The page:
Avian ecologist and Georgetown University Ph.D. student Emily Williams sets up a sidewalk work station Wednesday, April 28, 2021, in Cheverly, Md., as she prepares to net and place Argos satellite tags on America robins. Williams hopes more detailed data from the tags, combined with records of nesting success, will provide insights, and she's working with partners who are tagging robins in Alaska, Indiana and Florida for a three-year study.
14of21Avian ecologist and Georgetown College Ph.D. pupil Emily Williams sets up a sidewalk work keep Wednesday, April 28, 2021, in Cheverly, Md., as she prepares to discover and sing Argos satellite tags on The United States robins. Williams hopes more detailed recordsdata from the tags, blended with records of nesting success, will present insights, and she’s working with partners who are tagging robins in Alaska, Indiana and Florida for a three-twelve months watch.Carolyn Kaster/AP
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An Argos satellite tag is seen on the back of an American robin, Thursday, May 6, 2021, in Silver Springs, Md. With more precise information about nesting success and conditions in breeding and wintering grounds,
16of21An Argos satellite mark is considered on the back of an American robin, Thursday, May 6, 2021, in Silver Springs, Md. With more actual details about nesting success and prerequisites in breeding and wintering grounds, “we desires as a technique to picture the relative roles of genetics versus the ambiance in shaping why birds migrate,” says avian ecologist and Georgetown College Ph.D. pupil Emily Williams.Carolyn Kaster/AP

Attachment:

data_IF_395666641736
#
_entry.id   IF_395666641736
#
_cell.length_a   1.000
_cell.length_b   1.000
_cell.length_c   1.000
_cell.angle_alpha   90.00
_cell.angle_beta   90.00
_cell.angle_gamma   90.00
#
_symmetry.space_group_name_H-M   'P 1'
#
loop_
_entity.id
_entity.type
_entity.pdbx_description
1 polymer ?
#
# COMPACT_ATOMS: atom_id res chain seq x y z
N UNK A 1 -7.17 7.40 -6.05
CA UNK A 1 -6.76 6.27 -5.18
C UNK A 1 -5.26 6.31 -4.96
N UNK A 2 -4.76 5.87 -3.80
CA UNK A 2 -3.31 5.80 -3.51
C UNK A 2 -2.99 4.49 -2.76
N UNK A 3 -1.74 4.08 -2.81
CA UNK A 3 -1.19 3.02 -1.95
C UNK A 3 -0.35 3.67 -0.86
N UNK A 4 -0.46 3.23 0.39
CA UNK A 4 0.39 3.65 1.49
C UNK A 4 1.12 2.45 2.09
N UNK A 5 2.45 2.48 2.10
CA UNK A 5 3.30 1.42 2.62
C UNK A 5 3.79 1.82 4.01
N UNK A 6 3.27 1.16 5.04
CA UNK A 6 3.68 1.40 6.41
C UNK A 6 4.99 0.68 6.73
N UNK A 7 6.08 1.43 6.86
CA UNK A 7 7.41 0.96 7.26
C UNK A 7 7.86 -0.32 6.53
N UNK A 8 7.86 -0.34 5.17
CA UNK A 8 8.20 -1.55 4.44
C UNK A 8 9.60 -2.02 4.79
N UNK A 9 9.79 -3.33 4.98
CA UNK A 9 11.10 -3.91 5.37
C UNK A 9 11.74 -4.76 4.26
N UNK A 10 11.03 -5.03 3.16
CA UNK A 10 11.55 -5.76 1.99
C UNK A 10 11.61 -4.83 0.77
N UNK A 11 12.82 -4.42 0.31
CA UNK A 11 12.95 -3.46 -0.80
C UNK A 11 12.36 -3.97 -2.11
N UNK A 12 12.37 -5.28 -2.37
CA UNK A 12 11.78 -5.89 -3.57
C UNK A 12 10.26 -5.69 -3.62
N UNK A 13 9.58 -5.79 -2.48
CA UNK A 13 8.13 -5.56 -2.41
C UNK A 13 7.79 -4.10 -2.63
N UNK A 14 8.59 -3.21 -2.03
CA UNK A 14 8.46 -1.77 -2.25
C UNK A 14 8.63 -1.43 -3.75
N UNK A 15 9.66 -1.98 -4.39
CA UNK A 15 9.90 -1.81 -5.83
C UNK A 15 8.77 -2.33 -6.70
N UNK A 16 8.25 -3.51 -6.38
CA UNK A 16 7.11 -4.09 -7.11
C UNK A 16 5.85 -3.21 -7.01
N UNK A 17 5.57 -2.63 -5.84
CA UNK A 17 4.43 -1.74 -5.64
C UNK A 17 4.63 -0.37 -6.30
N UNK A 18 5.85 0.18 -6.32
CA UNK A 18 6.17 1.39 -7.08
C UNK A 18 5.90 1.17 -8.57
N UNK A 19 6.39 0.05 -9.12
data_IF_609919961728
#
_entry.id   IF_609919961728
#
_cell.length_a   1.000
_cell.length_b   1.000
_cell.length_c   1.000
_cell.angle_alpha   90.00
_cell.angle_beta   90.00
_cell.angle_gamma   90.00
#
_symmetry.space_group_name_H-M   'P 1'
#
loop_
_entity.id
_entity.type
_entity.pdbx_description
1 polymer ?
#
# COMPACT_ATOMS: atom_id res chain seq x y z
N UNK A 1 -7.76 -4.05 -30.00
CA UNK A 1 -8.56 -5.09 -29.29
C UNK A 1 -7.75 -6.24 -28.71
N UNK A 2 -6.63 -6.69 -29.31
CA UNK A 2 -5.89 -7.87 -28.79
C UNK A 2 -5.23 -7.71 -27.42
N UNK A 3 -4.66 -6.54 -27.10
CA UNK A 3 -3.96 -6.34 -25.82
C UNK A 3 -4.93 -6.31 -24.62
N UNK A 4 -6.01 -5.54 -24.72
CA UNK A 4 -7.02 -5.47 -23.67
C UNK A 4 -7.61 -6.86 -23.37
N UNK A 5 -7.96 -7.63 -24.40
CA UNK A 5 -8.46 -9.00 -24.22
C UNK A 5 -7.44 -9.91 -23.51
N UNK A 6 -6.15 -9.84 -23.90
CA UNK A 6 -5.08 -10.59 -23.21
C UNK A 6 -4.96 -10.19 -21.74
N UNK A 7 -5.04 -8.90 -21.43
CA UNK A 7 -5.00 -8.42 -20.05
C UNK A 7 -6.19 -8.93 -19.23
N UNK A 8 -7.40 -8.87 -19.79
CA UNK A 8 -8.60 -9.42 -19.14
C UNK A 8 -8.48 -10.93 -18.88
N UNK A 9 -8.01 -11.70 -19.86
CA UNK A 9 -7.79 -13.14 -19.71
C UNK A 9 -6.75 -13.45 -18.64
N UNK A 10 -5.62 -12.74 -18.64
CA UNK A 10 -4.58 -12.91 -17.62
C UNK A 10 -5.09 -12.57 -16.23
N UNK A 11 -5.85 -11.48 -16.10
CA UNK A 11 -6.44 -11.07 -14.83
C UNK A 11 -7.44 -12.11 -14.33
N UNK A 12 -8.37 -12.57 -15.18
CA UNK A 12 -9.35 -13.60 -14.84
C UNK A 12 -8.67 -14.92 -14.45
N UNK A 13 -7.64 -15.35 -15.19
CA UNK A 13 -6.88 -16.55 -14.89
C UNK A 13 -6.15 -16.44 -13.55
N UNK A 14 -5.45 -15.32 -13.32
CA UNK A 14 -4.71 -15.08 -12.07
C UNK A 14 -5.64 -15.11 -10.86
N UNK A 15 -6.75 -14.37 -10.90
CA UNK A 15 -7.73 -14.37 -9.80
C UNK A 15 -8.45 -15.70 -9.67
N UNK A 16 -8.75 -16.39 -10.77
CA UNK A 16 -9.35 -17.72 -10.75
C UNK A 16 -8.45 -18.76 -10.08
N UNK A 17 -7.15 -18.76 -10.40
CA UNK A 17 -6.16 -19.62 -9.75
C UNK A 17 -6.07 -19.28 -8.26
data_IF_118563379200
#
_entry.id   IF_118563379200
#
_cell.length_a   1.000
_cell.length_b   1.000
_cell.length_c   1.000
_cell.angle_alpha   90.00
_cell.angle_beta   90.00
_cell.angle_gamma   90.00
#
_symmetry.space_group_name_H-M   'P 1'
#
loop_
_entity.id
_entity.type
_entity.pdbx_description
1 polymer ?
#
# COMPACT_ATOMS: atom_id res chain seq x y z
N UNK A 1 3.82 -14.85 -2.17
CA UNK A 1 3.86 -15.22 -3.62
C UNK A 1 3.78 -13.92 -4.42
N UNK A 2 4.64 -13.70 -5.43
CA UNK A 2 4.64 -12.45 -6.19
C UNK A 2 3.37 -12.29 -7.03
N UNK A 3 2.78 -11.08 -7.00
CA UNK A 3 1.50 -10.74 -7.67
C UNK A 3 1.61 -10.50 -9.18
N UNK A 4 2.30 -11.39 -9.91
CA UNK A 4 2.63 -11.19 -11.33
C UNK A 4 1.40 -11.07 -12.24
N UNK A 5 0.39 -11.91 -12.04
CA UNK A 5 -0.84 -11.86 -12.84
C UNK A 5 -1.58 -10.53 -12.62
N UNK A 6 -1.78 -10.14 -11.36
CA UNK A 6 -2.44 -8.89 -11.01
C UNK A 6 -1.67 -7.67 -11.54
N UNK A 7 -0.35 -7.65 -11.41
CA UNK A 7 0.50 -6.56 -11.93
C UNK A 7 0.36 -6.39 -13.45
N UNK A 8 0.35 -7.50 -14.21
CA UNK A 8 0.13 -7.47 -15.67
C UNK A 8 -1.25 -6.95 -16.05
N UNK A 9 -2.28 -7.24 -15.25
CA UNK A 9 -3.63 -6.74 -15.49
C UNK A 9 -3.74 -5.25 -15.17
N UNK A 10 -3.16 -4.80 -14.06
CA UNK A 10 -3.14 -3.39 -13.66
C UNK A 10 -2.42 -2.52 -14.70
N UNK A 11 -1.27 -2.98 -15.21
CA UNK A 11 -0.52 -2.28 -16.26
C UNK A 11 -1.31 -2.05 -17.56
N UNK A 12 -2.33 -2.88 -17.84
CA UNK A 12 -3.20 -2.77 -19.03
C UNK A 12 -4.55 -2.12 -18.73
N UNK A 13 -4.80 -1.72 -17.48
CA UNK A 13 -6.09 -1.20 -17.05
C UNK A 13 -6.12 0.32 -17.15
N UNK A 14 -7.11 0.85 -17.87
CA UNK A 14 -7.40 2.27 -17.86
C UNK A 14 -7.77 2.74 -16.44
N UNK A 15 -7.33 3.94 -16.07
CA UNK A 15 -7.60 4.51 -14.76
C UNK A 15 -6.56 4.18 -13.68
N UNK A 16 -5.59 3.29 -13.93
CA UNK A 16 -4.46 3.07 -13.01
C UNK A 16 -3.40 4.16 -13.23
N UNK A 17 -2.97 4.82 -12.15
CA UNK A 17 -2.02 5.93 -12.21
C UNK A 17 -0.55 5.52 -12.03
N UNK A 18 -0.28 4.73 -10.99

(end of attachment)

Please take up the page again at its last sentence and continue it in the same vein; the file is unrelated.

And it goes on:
The antenna of an Argos satellite tag extends past the tail feathers of an American robin as it bobs its head down to feed on worms and insects on a lawn in Cheverly, Md., Sunday, May 9, 2021. Putting beacons on birds is not novel. But a new antenna on the International Space Station and receptors on the Argos satellite, plus the shrinking size of tracking chips and batteries, are allowing scientists to remotely monitor songbird movements in much greater detail than ever before.
17of21The antenna of an Argos satellite mark extends previous the tail feathers of an American robin as it bobs its head down to feed on worms and insects on a garden in Cheverly, Md., Sunday, May 9, 2021. Placing beacons on birds is no longer original. But a gentle antenna on the International Dwelling Set apart and receptors on the Argos satellite, plus the disquieted size of monitoring chips and batteries, are allowing scientists to remotely visual show unit songbird movements in important elevated detail than ever sooner than.Carolyn Kaster/AP
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Avian ecologist and Georgetown University Ph.D. student Emily Williams releases an American robin, too light to be fitted with an Argos satellite tag, after gathering samples and data and applying bands, Wednesday, April 28, 2021, in Cheverly, Md. The American robin is an iconic songbird in North America, its bright chirp a harbinger of spring. Yet its migratory habits remain a bit mysterious to scientists.
19of21Avian ecologist and Georgetown College Ph.D. pupil Emily Williams releases an American robin, too gentle to be fitted with an Argos satellite mark, after gathering samples and records and applying bands, Wednesday, April 28, 2021, in Cheverly, Md. The American robin is an iconic songbird in North The United States, its gleaming chirp a harbinger of spring. But its migratory habits live moderately mysterious to scientists.Carolyn Kaster/AP